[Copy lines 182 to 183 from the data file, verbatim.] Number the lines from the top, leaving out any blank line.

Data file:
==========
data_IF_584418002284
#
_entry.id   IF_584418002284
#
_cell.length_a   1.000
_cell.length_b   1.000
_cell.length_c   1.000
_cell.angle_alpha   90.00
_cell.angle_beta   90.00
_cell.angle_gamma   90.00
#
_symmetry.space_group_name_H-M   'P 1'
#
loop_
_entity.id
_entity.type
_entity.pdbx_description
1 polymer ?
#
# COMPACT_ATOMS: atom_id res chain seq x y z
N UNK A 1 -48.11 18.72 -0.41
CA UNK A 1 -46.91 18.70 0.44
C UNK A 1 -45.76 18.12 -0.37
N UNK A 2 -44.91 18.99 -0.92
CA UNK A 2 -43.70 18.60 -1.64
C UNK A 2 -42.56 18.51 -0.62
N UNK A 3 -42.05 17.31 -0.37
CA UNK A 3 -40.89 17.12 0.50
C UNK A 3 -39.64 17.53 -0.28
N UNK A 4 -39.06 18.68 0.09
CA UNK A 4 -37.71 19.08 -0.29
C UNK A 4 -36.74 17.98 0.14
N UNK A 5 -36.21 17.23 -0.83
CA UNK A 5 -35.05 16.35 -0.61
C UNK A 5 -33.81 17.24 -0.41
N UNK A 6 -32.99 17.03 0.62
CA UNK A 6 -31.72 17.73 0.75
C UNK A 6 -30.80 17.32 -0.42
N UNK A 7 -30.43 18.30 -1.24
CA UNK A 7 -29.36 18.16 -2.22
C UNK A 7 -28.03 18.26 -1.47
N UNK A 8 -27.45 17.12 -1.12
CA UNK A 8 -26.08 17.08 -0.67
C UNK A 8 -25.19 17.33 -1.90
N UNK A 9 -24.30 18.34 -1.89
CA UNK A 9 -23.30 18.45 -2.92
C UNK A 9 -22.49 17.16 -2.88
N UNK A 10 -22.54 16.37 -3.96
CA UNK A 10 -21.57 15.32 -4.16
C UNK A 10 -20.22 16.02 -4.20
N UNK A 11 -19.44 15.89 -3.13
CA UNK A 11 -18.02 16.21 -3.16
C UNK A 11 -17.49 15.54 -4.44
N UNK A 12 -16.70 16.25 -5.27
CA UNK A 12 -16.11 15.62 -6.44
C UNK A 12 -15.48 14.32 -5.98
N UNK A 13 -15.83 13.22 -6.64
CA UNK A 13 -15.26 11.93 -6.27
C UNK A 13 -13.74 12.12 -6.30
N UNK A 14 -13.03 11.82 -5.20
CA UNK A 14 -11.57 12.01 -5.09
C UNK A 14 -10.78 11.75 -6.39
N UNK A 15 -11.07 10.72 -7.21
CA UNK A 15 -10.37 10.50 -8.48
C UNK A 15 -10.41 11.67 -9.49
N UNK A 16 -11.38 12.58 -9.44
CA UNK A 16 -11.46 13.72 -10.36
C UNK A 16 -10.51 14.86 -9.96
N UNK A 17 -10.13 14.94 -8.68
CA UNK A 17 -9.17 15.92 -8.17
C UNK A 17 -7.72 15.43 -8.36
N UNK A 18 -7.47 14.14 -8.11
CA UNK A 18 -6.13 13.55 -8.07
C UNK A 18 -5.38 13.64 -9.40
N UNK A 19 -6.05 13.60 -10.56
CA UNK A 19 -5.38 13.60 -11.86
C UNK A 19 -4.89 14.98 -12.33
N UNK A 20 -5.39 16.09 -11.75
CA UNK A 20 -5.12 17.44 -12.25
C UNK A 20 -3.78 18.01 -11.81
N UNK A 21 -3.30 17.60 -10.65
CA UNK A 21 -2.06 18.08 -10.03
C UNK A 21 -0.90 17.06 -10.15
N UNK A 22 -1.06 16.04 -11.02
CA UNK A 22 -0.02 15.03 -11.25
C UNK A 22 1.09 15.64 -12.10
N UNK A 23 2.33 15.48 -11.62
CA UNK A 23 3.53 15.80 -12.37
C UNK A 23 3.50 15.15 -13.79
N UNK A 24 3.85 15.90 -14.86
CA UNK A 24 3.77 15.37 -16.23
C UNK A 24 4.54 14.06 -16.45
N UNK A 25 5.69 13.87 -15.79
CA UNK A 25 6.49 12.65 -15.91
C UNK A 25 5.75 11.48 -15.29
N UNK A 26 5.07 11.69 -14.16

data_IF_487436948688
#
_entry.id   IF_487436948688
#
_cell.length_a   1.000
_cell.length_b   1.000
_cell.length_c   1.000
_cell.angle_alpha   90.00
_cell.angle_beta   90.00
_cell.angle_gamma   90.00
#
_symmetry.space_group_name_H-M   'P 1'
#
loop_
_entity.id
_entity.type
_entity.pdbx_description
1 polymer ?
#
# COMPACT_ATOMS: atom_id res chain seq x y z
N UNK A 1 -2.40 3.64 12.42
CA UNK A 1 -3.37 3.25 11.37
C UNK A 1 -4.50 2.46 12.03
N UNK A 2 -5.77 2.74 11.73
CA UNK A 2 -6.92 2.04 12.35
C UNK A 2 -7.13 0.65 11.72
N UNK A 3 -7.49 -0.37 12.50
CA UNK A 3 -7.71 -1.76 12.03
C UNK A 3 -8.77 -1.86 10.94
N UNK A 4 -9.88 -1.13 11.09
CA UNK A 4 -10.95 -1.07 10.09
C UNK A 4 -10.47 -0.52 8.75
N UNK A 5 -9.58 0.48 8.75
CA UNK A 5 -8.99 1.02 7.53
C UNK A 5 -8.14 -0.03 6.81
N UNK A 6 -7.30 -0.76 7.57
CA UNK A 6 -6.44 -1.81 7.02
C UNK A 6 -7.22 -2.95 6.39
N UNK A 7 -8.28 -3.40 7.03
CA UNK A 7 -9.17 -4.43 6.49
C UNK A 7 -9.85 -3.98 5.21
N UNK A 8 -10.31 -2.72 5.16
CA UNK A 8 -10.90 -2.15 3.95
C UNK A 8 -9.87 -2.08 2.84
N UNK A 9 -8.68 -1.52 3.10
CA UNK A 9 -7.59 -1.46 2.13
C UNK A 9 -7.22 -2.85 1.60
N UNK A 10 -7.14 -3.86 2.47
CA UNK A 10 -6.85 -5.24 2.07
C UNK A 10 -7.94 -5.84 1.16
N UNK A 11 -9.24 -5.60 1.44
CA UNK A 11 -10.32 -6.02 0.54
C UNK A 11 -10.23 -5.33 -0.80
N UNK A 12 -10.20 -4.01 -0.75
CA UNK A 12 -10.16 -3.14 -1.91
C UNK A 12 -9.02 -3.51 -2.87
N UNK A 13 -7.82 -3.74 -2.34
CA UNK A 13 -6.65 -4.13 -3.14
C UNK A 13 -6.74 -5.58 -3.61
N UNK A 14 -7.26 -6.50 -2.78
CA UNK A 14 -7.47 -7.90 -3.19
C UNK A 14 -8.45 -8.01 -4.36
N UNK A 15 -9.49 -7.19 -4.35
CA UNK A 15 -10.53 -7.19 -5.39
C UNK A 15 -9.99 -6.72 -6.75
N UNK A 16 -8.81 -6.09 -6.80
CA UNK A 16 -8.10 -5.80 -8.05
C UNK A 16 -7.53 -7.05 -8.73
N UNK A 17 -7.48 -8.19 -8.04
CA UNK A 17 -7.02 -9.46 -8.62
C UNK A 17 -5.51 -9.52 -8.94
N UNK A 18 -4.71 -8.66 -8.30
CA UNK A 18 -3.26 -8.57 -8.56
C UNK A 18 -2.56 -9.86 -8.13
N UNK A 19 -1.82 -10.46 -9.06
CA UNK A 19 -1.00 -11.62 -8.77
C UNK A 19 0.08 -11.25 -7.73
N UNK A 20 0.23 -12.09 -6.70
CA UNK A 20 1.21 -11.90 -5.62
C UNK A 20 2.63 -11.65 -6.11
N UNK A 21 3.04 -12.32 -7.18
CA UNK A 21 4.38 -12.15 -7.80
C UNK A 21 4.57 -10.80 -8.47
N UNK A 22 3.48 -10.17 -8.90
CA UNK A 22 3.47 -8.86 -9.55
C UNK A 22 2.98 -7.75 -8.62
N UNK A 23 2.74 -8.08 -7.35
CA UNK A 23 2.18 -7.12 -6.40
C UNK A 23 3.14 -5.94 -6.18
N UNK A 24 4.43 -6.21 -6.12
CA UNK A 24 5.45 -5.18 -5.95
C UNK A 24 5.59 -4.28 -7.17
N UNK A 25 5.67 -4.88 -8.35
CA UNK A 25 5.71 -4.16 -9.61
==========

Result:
C UNK A 22 2.98 -7.75 -8.62
N UNK A 23 2.74 -8.08 -7.35